Wednesday, March 17, 2010

St. Patrick: One of the Greatest Missionaries Who Ever Lived

I am a servant of Christ to a foreign nation for the unspeakable glory of life everlasting which is in Jesus Christ our Lord. – Patrick

Mark Driscoll, the Preaching Pastor at Mars Hill Church has an interesting overview of St. Patrick.


Technically, Saint Patrick is not even a saint, as he was never canonized by the
Roman Catholic Church. Additionally, Patrick was not even Irish. Rather, he was
a Roman-Britain who spoke Latin and a bit of Welsh.

Patrick was born
around 390 A.D. When he was roughly 16 years of age he was captured by pirates
and taken to Ireland on a ship where he was sold into slavery. He spent the next
six years alone in the wilderness as a shepherd for his masters’ cattle and

In relating to St. Patrick, Driscoll, deals with the topics of

  • Isolation

  • God Speaks to Patrick

    The Roman Catholic Church had given up on converting such “barbarians” deemed beyond hope. The Celtic peoples, of which the Irish were part, were an illiterate bunch of drunken, fighting, perverted pagans who basically had sex
    with anyone and worshiped anything. They were such a violent and lawless
    people, numbering anywhere from 200,000 to 500,000, that they had no city
    centers or national government and were spread out among some 150 warring clans. Their enemies were terrified of them because they were known to show up for battles and partake in wild orgies before running into battle naked and drunk while screaming as if they were demon-possessed. One clan was so debased that it was customary for each of their new kings to copulate with a white mare as part of his inauguration.

  • Unique Missionary Strategy

    In faith, the forty-something year-old Patrick sold all of his possessions,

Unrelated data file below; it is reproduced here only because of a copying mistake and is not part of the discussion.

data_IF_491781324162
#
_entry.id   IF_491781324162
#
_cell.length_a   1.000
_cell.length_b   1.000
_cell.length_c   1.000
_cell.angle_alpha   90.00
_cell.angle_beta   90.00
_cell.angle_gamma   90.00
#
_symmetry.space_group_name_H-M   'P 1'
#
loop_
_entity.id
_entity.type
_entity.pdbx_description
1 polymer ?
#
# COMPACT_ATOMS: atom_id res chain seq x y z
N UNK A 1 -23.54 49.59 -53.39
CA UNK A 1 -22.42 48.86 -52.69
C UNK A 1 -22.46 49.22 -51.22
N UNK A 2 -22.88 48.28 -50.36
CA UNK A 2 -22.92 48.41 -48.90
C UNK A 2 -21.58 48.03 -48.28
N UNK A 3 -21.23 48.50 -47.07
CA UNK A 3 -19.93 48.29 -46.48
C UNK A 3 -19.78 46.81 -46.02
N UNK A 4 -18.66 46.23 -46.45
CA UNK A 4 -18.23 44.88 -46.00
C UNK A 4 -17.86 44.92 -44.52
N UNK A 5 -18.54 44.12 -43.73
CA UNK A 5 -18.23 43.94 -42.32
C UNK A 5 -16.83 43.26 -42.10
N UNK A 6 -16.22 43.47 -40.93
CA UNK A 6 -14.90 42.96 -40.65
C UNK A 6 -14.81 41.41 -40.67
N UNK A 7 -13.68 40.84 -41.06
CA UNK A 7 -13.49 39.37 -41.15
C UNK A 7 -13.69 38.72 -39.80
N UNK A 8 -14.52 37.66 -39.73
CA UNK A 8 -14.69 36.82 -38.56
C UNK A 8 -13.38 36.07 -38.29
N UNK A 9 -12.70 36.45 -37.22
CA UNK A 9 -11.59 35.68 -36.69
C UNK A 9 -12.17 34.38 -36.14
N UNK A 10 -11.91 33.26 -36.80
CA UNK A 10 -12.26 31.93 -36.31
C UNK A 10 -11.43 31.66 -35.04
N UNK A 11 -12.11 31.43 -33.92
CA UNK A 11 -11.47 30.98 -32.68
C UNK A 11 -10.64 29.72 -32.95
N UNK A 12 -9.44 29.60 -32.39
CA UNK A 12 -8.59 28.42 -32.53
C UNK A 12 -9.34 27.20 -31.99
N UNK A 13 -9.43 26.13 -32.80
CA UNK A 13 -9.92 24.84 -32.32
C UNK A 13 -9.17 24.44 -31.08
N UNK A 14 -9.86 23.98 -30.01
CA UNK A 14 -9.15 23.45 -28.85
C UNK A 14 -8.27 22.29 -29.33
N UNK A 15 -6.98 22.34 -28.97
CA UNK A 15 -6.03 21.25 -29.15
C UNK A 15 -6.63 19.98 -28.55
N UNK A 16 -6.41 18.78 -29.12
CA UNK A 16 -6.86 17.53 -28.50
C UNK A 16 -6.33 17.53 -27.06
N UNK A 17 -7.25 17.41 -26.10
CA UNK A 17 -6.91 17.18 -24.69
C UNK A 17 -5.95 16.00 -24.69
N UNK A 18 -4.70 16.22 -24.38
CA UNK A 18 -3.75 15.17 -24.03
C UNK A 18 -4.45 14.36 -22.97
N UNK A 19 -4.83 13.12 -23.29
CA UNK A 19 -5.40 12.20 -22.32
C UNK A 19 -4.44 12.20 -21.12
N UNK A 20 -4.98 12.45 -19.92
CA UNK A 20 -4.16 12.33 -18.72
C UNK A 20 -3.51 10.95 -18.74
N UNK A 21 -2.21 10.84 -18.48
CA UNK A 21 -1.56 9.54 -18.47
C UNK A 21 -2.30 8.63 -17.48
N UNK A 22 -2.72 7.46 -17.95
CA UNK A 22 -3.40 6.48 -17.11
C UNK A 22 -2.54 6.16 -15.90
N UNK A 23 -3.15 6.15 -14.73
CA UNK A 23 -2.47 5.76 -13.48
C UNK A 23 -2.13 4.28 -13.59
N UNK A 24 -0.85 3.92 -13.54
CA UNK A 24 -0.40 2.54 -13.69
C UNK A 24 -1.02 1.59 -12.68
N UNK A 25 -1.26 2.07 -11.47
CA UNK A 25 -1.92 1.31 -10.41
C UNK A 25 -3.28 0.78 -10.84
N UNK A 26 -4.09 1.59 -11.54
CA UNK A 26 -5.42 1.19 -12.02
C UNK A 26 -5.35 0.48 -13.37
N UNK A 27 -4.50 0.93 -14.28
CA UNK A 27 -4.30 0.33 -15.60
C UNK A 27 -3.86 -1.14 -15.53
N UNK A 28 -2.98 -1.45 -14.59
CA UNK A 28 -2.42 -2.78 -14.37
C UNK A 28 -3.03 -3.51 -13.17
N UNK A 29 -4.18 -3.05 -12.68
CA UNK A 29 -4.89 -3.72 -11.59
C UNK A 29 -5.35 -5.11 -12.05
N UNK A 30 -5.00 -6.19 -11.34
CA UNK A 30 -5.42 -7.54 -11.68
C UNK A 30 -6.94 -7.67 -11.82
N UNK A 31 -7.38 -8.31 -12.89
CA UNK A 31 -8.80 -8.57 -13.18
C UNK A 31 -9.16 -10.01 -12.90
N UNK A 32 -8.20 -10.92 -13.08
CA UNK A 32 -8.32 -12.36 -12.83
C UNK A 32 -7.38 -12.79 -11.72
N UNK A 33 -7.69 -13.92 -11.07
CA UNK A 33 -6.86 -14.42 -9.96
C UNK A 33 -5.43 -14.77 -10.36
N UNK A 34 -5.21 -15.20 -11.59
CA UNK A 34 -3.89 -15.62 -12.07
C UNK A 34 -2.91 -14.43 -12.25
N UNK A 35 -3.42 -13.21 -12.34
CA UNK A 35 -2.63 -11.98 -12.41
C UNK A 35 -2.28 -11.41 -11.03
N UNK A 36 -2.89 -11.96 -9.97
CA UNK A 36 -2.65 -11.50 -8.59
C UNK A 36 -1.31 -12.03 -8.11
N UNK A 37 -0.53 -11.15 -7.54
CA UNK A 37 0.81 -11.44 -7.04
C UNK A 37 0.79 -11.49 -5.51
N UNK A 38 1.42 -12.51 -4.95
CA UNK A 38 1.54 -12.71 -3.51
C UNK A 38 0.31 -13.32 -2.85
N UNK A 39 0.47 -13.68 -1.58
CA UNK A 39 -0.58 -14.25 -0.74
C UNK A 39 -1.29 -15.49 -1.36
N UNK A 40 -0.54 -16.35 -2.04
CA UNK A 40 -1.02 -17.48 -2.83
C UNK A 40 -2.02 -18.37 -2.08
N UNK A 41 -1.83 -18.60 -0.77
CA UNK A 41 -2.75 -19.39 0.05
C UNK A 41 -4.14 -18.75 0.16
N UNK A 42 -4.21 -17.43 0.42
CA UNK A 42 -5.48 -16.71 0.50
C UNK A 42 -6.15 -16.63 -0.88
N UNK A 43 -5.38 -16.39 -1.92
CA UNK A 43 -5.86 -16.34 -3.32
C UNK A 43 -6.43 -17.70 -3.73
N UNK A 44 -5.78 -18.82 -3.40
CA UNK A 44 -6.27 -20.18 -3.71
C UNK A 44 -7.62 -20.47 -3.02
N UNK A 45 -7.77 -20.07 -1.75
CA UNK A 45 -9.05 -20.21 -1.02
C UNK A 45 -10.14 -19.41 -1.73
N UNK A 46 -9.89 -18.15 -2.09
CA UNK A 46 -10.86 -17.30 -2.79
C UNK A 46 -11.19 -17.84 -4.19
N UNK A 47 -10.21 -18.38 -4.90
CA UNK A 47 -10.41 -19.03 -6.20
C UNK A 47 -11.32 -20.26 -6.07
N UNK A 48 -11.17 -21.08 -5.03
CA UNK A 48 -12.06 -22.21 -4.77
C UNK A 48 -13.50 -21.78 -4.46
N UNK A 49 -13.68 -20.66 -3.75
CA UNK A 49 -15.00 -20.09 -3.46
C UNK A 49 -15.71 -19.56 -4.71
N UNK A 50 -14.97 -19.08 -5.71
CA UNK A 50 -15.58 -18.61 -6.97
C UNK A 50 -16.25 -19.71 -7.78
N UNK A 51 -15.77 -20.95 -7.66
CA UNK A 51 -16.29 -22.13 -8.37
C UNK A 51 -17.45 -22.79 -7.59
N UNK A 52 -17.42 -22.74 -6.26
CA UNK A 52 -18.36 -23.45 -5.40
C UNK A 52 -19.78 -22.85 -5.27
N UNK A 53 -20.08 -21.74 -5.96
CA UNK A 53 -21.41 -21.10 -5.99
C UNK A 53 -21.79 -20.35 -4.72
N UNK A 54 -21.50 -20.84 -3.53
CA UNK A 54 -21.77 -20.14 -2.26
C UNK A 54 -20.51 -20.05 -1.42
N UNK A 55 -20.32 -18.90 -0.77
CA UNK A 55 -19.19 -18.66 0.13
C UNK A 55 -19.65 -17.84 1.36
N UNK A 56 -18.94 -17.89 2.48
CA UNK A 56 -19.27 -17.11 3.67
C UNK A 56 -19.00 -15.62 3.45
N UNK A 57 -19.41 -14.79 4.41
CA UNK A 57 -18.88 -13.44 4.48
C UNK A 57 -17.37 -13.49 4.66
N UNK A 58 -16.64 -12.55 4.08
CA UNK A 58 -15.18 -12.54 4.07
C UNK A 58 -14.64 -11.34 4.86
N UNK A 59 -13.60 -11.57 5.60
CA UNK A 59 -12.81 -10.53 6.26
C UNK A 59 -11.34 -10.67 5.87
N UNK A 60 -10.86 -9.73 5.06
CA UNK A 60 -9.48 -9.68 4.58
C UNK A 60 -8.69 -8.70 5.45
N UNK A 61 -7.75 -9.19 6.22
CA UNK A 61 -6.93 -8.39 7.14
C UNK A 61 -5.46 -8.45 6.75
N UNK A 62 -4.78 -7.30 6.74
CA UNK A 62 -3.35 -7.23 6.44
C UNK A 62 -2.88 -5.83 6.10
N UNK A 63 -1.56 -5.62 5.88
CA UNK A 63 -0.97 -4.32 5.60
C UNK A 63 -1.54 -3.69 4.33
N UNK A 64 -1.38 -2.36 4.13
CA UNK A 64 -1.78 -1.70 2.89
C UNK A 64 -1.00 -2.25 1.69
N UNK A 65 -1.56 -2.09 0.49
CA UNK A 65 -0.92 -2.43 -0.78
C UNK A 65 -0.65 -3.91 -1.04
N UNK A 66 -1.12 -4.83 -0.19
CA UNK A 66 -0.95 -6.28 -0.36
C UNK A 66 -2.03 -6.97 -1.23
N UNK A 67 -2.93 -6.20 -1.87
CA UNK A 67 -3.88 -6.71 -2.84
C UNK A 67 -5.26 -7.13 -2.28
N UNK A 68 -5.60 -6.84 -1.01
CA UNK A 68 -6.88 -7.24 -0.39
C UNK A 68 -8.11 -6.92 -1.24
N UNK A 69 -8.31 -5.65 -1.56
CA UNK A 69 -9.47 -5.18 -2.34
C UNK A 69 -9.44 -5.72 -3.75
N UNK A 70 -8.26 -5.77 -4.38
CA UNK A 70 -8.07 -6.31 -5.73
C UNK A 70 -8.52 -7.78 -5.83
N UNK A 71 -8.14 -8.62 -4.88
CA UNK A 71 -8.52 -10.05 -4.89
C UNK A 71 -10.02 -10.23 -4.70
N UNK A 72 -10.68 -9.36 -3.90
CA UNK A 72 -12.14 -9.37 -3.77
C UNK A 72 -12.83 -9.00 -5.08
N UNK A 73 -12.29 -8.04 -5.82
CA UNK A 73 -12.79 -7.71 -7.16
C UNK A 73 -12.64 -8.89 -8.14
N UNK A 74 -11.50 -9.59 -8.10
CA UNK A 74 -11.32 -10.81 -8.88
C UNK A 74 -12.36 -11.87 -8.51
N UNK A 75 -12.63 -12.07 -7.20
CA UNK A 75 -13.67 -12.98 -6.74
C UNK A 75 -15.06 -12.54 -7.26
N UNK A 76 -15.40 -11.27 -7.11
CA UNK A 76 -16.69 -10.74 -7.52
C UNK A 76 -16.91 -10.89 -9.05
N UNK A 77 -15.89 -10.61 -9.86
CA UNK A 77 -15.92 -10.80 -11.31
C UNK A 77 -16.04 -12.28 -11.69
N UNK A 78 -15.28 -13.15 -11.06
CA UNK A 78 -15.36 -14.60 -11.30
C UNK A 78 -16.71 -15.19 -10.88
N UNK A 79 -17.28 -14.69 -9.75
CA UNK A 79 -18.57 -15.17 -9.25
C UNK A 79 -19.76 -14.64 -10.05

including the land he had inherited from his father, to fund his missionary
    journey to Ireland. He worked as an itinerant preacher and paid large sums of
    money to various tribal chiefs to ensure he could travel safely through their
    lands and preach the gospel. His strategy was completely unique, and he
    functioned like a missionary trying to relate to the Irish people and
    communicate the gospel in their culture by using such things as three-leaf
    clovers to explain the gospel. Upon entering a pagan clan, Patrick would seek to first convert the tribal leaders and other people of influence. He would then
    pray for the sick, cast demons out of the possessed, preach the Bible, and use
    both musical and visual arts to compel people to put their faith in Jesus. If
    enough converts were present he would build a simple church that did not
    resemble ornate Roman architecture, baptize the converts, and hand over the
    church to a convert he had trained to be the pastor so that he could move on to
    repeat the process with another clan.

    Patrick gave his life to the people who had enslaved him until he died at 77 years of age. He had seen untold thousands of people convert as between 30-40 of the 150 tribes had become substantially Christian. He had trained 1000 pastors, planted 700 churches, and was the first noted person in history to take a strong public stand against

  • Roman Opposition

For Further Study:
•At there is a free copy available of Patrick’s book Confessions.
•Steve Rabey’s book In the House of Memory is a good introduction to Patrick and Celtic Christianity.
•Thomas Cahill’s book How the Irish Saved Civilization is a fascinating historical look at Patrick and the implications of Celtic Christianity on western history.
• is the site for Christian History and Biography magazine, which is a wonderful resource that includes an entire issue on Patrick and Celtic Christianity.

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